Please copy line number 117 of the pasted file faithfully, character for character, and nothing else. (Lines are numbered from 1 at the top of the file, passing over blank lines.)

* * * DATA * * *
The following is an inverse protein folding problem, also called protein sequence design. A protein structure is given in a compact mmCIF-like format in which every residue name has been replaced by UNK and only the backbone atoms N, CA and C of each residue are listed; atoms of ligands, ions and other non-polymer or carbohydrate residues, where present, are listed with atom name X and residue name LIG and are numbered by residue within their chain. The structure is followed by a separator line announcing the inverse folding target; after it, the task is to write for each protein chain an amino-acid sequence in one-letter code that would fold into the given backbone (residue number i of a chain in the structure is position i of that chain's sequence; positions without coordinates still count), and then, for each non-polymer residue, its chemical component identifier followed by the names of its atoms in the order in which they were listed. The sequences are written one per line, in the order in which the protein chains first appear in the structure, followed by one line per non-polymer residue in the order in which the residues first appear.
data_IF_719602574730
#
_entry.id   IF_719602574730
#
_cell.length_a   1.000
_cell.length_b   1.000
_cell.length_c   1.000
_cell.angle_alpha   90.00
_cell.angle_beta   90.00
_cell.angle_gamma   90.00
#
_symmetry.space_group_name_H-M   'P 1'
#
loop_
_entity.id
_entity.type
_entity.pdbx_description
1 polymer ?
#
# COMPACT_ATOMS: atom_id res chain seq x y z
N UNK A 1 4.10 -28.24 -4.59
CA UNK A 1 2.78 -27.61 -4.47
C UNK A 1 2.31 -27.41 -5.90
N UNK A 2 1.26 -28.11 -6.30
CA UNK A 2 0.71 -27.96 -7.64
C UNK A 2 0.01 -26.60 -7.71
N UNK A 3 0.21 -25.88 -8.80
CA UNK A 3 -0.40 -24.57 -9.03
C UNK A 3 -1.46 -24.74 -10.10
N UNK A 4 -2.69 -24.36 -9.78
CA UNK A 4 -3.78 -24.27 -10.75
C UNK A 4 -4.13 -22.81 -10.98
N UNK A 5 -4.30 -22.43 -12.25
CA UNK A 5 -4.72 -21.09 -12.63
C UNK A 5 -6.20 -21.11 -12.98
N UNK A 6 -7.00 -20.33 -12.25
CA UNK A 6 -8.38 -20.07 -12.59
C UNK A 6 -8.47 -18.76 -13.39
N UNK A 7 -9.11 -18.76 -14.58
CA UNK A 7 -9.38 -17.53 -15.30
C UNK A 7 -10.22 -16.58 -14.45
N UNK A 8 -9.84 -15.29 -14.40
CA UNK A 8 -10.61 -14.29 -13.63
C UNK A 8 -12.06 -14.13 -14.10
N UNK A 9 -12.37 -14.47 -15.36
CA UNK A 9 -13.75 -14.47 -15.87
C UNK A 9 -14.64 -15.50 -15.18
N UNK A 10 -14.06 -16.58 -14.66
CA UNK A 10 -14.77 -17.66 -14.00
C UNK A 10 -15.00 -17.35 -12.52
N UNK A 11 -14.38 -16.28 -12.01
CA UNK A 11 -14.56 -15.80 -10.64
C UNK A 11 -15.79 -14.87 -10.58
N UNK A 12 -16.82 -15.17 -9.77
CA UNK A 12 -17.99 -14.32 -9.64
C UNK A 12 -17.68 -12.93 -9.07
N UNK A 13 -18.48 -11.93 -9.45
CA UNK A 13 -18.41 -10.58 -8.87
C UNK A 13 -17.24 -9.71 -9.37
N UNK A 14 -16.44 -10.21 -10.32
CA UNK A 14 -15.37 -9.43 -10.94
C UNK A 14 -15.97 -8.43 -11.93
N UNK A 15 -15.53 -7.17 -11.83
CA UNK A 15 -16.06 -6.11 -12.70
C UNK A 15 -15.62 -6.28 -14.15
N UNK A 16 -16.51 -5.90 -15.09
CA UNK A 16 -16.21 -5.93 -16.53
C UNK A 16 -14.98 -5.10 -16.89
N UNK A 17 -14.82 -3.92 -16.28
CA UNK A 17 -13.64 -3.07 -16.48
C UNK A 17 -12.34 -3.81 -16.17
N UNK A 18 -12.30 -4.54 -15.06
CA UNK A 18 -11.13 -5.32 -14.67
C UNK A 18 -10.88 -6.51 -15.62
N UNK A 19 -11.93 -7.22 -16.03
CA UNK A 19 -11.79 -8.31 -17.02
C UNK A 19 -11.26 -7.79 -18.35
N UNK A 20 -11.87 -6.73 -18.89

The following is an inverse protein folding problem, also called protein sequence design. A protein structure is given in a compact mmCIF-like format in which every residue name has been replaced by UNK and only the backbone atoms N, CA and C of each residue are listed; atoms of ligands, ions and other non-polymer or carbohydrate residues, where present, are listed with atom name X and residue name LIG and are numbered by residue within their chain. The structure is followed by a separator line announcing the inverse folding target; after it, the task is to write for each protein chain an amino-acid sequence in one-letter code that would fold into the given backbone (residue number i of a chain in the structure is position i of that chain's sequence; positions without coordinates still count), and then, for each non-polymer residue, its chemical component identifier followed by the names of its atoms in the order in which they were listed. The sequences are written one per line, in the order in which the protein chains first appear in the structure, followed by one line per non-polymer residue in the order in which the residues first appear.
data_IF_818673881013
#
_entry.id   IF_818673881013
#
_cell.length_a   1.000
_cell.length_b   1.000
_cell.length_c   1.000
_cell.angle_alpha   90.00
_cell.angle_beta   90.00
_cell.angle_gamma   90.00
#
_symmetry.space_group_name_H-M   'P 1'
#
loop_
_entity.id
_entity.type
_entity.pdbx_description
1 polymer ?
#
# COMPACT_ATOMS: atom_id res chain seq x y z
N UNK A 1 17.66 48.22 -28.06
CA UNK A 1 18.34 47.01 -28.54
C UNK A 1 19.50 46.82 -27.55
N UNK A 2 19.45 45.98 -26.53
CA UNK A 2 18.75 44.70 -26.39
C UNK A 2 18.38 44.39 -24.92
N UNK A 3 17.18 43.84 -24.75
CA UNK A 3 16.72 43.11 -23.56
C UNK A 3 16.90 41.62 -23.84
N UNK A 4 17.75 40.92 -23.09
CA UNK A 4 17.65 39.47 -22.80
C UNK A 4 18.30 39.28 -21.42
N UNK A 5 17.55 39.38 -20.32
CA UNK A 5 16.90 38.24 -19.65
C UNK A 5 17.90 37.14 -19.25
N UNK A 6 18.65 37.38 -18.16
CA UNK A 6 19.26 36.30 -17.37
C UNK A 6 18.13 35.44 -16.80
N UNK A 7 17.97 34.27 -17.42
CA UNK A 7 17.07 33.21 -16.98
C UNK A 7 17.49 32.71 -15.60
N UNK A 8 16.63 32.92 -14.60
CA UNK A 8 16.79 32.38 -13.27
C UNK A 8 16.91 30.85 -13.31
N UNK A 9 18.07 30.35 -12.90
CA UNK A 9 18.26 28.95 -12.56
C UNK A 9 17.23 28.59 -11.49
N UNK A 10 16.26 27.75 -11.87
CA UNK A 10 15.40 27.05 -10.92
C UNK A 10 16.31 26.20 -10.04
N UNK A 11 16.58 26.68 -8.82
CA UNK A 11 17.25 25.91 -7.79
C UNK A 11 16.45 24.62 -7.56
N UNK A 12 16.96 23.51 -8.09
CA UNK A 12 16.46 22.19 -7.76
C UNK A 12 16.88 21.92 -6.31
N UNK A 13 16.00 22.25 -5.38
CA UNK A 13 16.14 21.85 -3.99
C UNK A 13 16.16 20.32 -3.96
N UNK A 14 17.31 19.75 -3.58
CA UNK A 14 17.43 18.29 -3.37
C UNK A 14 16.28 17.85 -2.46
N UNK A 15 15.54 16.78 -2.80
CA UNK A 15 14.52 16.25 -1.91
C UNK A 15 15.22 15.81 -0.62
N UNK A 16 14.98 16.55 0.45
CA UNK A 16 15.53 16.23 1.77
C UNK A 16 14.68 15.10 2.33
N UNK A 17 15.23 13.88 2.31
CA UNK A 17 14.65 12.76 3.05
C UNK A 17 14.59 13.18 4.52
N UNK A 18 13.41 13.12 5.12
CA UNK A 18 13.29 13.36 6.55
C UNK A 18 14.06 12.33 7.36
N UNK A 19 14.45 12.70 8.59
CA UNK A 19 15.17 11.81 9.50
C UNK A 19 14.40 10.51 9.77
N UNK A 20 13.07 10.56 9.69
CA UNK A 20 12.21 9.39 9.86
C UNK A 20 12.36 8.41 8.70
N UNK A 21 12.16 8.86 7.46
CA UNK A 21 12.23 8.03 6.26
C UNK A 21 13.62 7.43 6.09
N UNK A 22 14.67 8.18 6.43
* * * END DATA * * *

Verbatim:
CA UNK A 6 19.26 36.30 -17.37